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|Title:||Calcium malabsorption does not cause secondary hyperparathyroidism|
|Citation:||Calcified Tissue International, 2009; 85(1):31-36|
|B. E. Christopher Nordin, Howard A. Morris, Michael Horowitz, Penelope S. Coates, Peter D. O’Loughlin and Allan G. Need|
|Abstract:||We challenge the widespread assumption that malabsorption of calcium per se causes secondary hyperparathyroidism. Serum parathyroid hormone (PTH) does not rise at the menopause despite the fall in calcium absorption, nor is it raised in osteoporotic women with vertebral fractures despite their low calcium absorption. The age-related rise in serum PTH can be accounted for by the age-related fall in serum 25(OH)D and/or decline in renal function with consequent loss of the calcemic action of vitamin D on bone. The reference interval for serum PTH is established in the fasting state when it is at the top of its diurnal cycle and is maintaining serum ionized calcium at the expense of bone to meet the calcium being lost through skin, bowel, and kidneys. There is no evidence that the fasting PTH is influenced by the previous day’s intake or absorption of calcium, although it can be lowered by a large evening calcium supplement. Malabsorption of calcium—like dietary calcium deficiency—is a risk factor for osteoporosis because it reduces or prevents the normal food-related daytime fall in PTH and bone resorption, not because it causes secondary hyperparathyroidism.|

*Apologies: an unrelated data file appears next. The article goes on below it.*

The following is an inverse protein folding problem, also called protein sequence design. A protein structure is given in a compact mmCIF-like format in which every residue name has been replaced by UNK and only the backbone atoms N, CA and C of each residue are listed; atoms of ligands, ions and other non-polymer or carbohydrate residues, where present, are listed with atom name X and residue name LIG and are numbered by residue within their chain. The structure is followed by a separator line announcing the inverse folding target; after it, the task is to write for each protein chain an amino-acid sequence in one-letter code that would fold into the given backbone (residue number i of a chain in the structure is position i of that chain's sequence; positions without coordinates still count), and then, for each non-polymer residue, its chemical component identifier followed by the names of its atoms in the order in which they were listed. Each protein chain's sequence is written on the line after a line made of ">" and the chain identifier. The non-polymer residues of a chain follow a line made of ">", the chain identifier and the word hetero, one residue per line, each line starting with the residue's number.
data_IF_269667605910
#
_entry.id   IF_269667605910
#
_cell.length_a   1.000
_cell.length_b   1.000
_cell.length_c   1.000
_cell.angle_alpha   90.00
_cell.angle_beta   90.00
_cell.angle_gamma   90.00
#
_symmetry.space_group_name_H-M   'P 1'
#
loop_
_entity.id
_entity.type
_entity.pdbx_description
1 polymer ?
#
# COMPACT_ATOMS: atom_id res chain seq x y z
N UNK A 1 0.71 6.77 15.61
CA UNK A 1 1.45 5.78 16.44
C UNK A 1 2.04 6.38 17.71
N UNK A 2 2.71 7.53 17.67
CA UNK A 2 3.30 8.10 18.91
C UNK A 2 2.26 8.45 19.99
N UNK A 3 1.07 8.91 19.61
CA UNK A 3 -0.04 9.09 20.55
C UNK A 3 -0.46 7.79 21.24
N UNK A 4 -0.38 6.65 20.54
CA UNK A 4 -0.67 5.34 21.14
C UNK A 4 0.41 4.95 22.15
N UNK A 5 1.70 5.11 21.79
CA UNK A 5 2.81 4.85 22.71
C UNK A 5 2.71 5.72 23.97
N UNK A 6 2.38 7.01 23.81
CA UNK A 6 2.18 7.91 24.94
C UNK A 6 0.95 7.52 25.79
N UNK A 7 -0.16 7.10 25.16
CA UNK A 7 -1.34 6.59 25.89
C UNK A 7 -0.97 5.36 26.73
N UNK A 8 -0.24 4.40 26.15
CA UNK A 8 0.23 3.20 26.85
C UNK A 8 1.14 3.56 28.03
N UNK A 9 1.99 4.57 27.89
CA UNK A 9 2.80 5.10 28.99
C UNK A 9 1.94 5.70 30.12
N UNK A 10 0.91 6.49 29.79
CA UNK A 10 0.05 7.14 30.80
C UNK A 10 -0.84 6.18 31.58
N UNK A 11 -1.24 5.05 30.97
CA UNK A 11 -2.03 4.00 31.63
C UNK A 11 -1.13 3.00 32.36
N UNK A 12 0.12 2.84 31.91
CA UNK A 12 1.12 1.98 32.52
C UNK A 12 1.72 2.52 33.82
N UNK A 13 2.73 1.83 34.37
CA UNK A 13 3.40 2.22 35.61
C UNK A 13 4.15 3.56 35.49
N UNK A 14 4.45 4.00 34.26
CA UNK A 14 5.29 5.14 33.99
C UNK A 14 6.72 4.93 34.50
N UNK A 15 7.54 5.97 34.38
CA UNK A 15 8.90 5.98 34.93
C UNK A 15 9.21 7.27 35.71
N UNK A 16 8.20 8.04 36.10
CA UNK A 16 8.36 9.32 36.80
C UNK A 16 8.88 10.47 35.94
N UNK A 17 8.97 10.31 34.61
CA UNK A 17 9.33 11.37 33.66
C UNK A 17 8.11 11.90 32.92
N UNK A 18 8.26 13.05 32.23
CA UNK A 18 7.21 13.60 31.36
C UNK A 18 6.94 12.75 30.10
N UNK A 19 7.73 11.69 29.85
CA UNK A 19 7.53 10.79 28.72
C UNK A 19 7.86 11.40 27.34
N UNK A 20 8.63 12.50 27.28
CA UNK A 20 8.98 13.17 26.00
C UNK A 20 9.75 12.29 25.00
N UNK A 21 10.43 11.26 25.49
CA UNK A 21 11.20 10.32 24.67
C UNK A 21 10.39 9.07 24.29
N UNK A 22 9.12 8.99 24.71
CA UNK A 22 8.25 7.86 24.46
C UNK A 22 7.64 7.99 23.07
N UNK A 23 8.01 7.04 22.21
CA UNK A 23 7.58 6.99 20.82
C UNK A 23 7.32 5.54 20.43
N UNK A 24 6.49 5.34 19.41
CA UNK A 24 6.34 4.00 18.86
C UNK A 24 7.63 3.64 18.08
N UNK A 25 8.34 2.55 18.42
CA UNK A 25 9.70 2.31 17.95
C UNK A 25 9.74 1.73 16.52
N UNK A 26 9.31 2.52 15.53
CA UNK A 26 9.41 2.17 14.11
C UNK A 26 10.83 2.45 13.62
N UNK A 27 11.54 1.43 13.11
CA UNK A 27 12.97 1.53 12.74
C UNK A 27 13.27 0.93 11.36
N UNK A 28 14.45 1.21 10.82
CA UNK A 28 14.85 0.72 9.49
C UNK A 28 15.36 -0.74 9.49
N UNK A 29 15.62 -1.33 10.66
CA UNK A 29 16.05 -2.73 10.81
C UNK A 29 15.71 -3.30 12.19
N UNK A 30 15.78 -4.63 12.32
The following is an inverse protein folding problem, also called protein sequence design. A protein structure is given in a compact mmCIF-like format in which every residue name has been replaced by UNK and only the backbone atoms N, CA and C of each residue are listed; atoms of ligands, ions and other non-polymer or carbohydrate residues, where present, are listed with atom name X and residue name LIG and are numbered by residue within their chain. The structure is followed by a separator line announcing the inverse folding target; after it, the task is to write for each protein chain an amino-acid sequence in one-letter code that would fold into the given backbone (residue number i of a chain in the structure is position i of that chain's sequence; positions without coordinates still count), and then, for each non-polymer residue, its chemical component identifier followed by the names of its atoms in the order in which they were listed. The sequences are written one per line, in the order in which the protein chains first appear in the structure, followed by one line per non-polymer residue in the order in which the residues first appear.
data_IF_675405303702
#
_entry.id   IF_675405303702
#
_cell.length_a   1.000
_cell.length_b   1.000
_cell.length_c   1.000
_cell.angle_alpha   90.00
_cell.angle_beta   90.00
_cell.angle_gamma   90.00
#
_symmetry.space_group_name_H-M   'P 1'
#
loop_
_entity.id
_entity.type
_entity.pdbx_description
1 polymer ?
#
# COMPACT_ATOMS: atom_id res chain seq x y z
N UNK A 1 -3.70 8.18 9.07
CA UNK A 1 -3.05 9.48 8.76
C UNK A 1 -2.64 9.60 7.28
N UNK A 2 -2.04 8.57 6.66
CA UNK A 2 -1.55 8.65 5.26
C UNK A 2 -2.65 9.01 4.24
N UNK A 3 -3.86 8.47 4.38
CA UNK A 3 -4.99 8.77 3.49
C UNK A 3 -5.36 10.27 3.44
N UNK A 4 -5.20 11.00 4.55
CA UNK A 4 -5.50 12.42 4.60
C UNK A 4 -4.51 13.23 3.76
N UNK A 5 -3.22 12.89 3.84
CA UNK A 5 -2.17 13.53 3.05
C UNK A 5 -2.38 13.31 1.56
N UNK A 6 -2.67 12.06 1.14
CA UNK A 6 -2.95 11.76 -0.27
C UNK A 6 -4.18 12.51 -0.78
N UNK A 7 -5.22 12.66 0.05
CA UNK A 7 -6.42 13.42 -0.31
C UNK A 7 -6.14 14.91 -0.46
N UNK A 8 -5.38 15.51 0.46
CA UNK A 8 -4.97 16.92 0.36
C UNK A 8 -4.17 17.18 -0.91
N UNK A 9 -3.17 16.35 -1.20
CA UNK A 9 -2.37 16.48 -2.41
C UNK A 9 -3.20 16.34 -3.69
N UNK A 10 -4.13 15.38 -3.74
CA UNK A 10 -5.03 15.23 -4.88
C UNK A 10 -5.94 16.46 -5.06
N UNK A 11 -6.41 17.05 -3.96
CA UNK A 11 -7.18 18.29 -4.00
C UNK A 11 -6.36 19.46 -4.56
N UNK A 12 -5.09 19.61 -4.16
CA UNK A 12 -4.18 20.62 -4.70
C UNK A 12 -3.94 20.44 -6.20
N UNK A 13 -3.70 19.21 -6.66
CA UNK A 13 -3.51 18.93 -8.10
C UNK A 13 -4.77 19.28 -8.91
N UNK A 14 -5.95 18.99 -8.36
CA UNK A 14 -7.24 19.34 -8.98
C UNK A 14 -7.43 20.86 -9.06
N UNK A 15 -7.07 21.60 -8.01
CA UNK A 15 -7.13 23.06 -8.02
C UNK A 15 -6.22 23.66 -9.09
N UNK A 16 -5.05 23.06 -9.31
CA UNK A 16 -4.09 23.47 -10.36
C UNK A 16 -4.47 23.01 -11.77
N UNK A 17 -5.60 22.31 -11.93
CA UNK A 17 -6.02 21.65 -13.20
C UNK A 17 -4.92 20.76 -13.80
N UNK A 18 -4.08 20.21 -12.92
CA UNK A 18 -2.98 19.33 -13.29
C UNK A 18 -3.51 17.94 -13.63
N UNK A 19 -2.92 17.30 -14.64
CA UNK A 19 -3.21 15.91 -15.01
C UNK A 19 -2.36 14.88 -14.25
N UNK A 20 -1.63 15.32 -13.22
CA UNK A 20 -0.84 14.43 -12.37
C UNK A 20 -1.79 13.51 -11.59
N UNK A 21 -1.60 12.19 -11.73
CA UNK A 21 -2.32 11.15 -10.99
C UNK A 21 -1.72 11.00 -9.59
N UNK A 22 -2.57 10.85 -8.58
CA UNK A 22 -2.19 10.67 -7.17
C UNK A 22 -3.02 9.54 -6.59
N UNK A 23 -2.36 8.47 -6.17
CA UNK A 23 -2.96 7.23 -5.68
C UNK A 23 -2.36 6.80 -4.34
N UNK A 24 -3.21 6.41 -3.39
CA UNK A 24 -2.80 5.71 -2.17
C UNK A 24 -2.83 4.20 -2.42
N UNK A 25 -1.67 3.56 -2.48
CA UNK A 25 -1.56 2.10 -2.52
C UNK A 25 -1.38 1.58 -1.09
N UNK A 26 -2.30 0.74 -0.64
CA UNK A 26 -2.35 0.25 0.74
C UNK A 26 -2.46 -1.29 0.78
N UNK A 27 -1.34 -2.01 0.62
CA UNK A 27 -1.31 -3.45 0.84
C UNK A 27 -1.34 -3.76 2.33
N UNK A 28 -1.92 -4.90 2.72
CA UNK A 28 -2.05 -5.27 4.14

|Keywords:||Calcium absorption; Menopause; Osteoporosis; Parathyroid hormone; Vitamin D|
|Rights:||Copyright © 2009, Springer Science+Business Media, LLC|
|Appears in Collections:||Medicine publications|
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